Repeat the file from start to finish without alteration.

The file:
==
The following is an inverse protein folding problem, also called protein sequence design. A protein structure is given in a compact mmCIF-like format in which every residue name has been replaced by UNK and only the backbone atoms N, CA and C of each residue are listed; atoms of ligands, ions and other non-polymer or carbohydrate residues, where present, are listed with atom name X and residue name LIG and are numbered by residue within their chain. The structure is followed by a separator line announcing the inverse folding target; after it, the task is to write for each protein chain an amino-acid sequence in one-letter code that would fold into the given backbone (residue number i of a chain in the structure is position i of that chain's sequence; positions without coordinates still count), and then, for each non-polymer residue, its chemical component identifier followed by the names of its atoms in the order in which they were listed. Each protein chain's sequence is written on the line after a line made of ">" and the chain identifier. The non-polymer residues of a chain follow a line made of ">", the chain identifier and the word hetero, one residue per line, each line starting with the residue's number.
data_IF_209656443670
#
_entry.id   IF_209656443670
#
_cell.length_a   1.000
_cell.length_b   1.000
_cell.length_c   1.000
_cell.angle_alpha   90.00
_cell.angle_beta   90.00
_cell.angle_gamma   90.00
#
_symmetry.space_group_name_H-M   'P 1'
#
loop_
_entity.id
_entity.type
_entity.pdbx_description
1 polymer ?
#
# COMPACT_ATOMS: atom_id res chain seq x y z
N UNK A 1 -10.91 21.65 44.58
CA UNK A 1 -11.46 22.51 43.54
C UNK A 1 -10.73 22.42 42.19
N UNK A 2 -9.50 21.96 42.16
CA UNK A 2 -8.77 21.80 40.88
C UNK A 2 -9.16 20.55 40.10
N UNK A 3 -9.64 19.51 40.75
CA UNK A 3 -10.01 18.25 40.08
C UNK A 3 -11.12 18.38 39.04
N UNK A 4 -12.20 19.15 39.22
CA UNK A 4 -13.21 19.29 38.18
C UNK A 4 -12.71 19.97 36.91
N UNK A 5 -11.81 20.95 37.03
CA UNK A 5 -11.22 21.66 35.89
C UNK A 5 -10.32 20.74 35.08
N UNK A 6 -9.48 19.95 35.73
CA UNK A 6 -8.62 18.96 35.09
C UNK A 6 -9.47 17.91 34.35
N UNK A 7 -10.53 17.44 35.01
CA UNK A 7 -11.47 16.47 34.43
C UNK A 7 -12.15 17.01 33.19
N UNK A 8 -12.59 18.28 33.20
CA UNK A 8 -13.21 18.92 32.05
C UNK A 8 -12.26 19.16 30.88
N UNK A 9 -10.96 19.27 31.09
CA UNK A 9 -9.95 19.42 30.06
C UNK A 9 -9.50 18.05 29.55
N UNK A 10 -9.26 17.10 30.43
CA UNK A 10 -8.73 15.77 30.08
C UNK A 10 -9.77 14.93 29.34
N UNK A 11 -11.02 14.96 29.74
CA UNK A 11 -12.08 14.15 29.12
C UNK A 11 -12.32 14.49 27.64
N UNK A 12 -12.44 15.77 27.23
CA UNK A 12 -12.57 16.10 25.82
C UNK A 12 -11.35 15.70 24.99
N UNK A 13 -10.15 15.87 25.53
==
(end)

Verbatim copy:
The following is an inverse protein folding problem, also called protein sequence design. A protein structure is given in a compact mmCIF-like format in which every residue name has been replaced by UNK and only the backbone atoms N, CA and C of each residue are listed; atoms of ligands, ions and other non-polymer or carbohydrate residues, where present, are listed with atom name X and residue name LIG and are numbered by residue within their chain. The structure is followed by a separator line announcing the inverse folding target; after it, the task is to write for each protein chain an amino-acid sequence in one-letter code that would fold into the given backbone (residue number i of a chain in the structure is position i of that chain's sequence; positions without coordinates still count), and then, for each non-polymer residue, its chemical component identifier followed by the names of its atoms in the order in which they were listed. Each protein chain's sequence is written on the line after a line made of ">" and the chain identifier. The non-polymer residues of a chain follow a line made of ">", the chain identifier and the word hetero, one residue per line, each line starting with the residue's number.
data_IF_209656443670
#
_entry.id   IF_209656443670
#
_cell.length_a   1.000
_cell.length_b   1.000
_cell.length_c   1.000
_cell.angle_alpha   90.00
_cell.angle_beta   90.00
_cell.angle_gamma   90.00
#
_symmetry.space_group_name_H-M   'P 1'
#
loop_
_entity.id
_entity.type
_entity.pdbx_description
1 polymer ?
#
# COMPACT_ATOMS: atom_id res chain seq x y z
N UNK A 1 -10.91 21.65 44.58
CA UNK A 1 -11.46 22.51 43.54
C UNK A 1 -10.73 22.42 42.19
N UNK A 2 -9.50 21.96 42.16
CA UNK A 2 -8.77 21.80 40.88
C UNK A 2 -9.16 20.55 40.10
N UNK A 3 -9.64 19.51 40.75
CA UNK A 3 -10.01 18.25 40.08
C UNK A 3 -11.12 18.38 39.04
N UNK A 4 -12.20 19.15 39.22
CA UNK A 4 -13.21 19.29 38.18
C UNK A 4 -12.71 19.97 36.91
N UNK A 5 -11.81 20.95 37.03
CA UNK A 5 -11.22 21.66 35.89
C UNK A 5 -10.32 20.74 35.08
N UNK A 6 -9.48 19.95 35.73
CA UNK A 6 -8.62 18.96 35.09
C UNK A 6 -9.47 17.91 34.35
N UNK A 7 -10.53 17.44 35.01
CA UNK A 7 -11.47 16.47 34.43
C UNK A 7 -12.15 17.01 33.19
N UNK A 8 -12.59 18.28 33.20
CA UNK A 8 -13.21 18.92 32.05
C UNK A 8 -12.26 19.16 30.88
N UNK A 9 -10.96 19.27 31.09
CA UNK A 9 -9.95 19.42 30.06
C UNK A 9 -9.50 18.05 29.55
N UNK A 10 -9.26 17.10 30.43
CA UNK A 10 -8.73 15.77 30.08
C UNK A 10 -9.77 14.93 29.34
N UNK A 11 -11.02 14.96 29.74
CA UNK A 11 -12.08 14.15 29.12
C UNK A 11 -12.32 14.49 27.64
N UNK A 12 -12.44 15.77 27.23
CA UNK A 12 -12.57 16.10 25.82
C UNK A 12 -11.35 15.70 24.99
N UNK A 13 -10.15 15.87 25.53